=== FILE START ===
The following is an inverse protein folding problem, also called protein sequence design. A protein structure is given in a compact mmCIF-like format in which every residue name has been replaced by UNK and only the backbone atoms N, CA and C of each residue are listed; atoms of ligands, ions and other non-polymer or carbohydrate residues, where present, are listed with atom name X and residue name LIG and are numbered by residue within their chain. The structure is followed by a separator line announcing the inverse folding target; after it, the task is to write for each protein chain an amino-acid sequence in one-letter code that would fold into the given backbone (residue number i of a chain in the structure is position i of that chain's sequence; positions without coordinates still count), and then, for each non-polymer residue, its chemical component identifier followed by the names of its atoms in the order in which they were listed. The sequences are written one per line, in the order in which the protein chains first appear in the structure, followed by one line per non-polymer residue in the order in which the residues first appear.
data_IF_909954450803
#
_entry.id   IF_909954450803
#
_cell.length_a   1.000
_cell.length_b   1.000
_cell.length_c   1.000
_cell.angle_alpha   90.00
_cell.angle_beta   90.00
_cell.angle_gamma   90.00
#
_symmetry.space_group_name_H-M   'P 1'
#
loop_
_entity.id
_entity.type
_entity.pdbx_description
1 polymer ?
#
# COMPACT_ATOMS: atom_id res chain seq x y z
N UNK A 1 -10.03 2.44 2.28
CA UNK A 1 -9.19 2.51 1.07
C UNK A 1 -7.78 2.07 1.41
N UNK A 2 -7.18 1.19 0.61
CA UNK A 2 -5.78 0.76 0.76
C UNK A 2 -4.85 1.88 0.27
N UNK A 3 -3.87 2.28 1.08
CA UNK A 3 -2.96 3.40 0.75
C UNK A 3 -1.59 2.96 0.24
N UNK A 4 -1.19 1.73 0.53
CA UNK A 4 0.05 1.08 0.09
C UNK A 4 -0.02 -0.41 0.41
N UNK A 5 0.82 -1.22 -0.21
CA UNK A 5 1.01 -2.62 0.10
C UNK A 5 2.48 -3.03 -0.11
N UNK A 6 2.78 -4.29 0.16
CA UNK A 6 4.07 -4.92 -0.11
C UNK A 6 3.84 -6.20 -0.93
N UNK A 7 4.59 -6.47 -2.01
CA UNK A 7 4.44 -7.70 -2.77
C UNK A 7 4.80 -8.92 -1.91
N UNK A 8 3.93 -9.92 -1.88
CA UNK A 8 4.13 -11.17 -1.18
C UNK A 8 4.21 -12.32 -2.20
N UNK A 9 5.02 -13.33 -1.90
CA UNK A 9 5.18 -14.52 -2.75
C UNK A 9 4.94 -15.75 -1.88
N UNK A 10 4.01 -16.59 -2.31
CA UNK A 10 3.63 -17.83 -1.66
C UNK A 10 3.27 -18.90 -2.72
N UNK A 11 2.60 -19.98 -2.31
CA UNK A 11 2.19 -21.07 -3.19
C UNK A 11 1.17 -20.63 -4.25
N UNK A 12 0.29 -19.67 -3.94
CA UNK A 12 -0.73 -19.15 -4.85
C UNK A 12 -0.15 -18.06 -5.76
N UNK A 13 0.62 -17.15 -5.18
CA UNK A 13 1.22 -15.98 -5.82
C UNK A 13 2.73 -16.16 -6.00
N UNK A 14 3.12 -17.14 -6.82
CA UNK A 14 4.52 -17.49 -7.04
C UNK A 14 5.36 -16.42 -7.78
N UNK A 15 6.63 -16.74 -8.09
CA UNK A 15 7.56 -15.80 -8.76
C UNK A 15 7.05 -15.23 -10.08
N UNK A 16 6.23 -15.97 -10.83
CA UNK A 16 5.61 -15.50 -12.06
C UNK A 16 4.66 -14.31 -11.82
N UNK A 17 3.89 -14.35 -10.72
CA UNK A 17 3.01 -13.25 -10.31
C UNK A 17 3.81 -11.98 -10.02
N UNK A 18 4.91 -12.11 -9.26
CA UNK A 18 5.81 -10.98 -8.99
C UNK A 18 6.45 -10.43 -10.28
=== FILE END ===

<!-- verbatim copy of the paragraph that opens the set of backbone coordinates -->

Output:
The following is an inverse protein folding problem, also called protein sequence design. A protein structure is given in a compact mmCIF-like format in which every residue name has been replaced by UNK and only the backbone atoms N, CA and C of each residue are listed; atoms of ligands, ions and other non-polymer or carbohydrate residues, where present, are listed with atom name X and residue name LIG and are numbered by residue within their chain. The structure is followed by a separator line announcing the inverse folding target; after it, the task is to write for each protein chain an amino-acid sequence in one-letter code that would fold into the given backbone (residue number i of a chain in the structure is position i of that chain's sequence; positions without coordinates still count), and then, for each non-polymer residue, its chemical component identifier followed by the names of its atoms in the order in which they were listed. The sequences are written one per line, in the order in which the protein chains first appear in the structure, followed by one line per non-polymer residue in the order in which the residues first appear.